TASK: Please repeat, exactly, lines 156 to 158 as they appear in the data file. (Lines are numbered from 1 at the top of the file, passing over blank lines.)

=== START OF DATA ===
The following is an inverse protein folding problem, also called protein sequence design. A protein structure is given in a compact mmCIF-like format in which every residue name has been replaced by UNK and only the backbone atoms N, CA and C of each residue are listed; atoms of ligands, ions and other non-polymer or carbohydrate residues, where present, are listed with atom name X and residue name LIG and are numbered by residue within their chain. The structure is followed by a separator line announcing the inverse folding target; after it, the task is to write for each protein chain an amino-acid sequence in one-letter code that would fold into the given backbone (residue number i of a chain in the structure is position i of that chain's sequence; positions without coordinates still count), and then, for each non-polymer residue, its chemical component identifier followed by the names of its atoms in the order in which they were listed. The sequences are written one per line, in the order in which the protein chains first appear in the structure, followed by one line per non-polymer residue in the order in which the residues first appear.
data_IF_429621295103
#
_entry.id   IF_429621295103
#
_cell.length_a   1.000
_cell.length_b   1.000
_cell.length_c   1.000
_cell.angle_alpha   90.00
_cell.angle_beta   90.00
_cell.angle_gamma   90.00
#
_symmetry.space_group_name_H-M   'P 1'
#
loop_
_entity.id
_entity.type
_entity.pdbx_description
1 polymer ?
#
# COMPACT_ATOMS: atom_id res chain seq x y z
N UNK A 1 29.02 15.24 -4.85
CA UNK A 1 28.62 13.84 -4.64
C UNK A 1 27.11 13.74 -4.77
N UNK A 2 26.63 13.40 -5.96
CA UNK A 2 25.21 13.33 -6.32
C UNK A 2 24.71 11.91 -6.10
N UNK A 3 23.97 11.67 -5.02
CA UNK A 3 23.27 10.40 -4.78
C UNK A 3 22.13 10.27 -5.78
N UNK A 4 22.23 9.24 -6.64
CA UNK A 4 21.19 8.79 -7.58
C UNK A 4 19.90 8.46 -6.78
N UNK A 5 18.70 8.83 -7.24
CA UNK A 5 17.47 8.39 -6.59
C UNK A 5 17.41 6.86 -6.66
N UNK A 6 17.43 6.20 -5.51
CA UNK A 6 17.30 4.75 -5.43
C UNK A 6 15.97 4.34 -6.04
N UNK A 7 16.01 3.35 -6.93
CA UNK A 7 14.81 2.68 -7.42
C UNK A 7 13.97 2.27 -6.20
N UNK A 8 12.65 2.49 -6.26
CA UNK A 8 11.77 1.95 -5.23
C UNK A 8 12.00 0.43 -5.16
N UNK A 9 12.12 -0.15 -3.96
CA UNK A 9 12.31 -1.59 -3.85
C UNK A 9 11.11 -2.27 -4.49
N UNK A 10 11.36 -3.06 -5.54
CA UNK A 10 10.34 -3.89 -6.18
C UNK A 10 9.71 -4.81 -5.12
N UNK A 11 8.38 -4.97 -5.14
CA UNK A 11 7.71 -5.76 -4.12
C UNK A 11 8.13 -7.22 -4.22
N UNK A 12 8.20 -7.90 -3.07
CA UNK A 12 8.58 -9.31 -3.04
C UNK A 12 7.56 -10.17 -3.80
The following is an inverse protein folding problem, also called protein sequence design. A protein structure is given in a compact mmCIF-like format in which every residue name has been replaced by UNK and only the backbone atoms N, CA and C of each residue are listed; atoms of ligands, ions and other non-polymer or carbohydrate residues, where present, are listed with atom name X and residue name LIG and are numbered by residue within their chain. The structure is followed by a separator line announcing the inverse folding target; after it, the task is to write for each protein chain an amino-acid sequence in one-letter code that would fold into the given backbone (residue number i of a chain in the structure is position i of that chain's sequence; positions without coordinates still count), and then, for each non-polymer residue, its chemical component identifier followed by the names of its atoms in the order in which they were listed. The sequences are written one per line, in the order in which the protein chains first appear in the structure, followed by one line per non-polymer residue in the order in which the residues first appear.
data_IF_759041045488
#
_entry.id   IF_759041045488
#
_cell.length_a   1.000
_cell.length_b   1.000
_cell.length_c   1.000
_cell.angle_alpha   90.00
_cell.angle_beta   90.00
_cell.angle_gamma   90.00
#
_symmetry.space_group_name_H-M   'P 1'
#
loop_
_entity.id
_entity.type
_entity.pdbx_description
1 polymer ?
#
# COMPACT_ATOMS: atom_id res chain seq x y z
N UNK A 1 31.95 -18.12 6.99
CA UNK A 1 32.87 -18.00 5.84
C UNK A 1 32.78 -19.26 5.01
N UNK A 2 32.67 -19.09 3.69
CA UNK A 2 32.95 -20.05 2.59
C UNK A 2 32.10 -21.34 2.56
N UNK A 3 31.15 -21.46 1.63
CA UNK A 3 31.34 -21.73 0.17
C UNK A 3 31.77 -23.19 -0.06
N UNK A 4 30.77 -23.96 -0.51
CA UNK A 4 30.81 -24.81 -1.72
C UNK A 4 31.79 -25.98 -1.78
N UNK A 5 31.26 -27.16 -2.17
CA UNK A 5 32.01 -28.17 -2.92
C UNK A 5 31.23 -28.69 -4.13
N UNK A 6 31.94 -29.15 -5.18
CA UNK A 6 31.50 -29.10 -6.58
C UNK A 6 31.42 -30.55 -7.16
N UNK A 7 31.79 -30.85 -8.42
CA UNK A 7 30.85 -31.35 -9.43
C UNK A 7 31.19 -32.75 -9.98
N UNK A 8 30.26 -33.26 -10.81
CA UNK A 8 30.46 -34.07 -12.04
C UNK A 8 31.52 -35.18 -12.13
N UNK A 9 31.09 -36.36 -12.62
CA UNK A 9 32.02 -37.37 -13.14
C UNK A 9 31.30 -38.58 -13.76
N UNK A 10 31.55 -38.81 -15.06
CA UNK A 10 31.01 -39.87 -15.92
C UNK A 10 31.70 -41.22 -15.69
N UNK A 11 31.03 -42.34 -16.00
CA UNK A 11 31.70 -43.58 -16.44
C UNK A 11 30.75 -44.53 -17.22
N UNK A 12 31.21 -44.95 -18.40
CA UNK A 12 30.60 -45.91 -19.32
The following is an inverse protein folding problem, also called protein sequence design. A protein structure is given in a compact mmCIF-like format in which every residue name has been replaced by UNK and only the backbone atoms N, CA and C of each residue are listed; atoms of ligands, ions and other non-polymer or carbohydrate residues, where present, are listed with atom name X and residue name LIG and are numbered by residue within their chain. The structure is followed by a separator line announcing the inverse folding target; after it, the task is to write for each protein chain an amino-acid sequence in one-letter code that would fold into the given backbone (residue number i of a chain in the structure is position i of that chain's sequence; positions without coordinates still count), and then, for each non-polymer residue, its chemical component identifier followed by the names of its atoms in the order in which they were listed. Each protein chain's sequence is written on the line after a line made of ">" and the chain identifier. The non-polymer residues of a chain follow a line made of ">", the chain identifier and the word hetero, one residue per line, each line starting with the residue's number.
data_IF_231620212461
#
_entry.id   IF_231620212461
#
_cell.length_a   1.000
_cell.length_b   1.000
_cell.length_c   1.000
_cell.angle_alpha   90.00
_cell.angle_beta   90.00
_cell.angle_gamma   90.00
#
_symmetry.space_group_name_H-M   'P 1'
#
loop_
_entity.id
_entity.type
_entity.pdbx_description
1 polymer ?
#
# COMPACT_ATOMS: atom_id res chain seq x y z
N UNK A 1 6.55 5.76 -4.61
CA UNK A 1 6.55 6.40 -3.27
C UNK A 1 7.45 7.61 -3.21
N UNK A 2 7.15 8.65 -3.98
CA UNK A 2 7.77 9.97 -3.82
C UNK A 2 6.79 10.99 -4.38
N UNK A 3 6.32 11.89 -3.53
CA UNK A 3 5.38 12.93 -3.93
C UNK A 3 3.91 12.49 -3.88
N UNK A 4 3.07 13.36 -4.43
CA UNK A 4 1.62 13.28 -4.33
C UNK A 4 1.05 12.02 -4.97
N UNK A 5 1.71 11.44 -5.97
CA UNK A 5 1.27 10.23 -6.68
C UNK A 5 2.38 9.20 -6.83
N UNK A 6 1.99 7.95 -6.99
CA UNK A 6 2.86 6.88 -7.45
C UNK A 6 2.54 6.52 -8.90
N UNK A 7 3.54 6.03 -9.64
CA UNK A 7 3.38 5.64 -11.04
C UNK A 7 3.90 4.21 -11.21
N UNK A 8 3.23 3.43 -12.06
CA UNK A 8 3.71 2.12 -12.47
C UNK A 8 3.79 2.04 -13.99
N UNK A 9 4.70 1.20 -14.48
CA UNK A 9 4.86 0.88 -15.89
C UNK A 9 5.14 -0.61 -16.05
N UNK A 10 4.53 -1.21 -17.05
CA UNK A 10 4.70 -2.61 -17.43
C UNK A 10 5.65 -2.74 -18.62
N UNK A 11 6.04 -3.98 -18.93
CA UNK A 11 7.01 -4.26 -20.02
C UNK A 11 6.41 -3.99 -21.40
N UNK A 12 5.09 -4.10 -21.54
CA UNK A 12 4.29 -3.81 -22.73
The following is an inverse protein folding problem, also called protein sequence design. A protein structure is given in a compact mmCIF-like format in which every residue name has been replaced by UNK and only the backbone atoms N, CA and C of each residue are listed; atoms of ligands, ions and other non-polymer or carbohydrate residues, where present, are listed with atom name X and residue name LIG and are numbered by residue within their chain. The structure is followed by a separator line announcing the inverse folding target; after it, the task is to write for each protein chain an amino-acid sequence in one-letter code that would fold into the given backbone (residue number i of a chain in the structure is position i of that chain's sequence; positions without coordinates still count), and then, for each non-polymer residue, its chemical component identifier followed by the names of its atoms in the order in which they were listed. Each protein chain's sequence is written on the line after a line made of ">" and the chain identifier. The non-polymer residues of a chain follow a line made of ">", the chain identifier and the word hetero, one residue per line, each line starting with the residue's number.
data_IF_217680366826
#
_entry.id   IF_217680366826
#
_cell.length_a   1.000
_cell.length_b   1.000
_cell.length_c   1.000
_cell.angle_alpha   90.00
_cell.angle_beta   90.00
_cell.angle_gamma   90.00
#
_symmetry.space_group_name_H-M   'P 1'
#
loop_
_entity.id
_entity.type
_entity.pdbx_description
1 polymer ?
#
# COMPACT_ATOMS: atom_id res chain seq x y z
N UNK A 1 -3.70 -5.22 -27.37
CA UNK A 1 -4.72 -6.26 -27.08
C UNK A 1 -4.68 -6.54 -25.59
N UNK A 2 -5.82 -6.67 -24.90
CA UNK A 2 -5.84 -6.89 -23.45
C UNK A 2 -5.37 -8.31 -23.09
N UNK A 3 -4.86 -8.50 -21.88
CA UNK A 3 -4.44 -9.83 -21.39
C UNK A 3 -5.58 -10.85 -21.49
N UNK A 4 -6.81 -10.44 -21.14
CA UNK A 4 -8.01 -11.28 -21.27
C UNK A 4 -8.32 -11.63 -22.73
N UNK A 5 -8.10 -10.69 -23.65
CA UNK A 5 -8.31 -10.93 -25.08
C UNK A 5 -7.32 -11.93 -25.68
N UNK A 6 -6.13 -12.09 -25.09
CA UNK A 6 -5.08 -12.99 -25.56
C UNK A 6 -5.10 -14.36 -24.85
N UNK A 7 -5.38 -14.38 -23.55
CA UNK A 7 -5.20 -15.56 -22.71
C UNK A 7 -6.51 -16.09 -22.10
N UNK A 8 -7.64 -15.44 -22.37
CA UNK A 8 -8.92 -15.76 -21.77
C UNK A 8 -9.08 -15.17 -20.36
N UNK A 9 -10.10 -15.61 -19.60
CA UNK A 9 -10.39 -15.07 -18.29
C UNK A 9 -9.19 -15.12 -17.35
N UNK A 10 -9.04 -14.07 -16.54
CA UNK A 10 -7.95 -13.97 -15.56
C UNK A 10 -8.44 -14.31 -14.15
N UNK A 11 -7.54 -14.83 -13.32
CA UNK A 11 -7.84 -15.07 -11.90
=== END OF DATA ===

N UNK A 8 3.23 3.43 -12.06
CA UNK A 8 3.71 2.12 -12.47
C UNK A 8 3.79 2.04 -13.99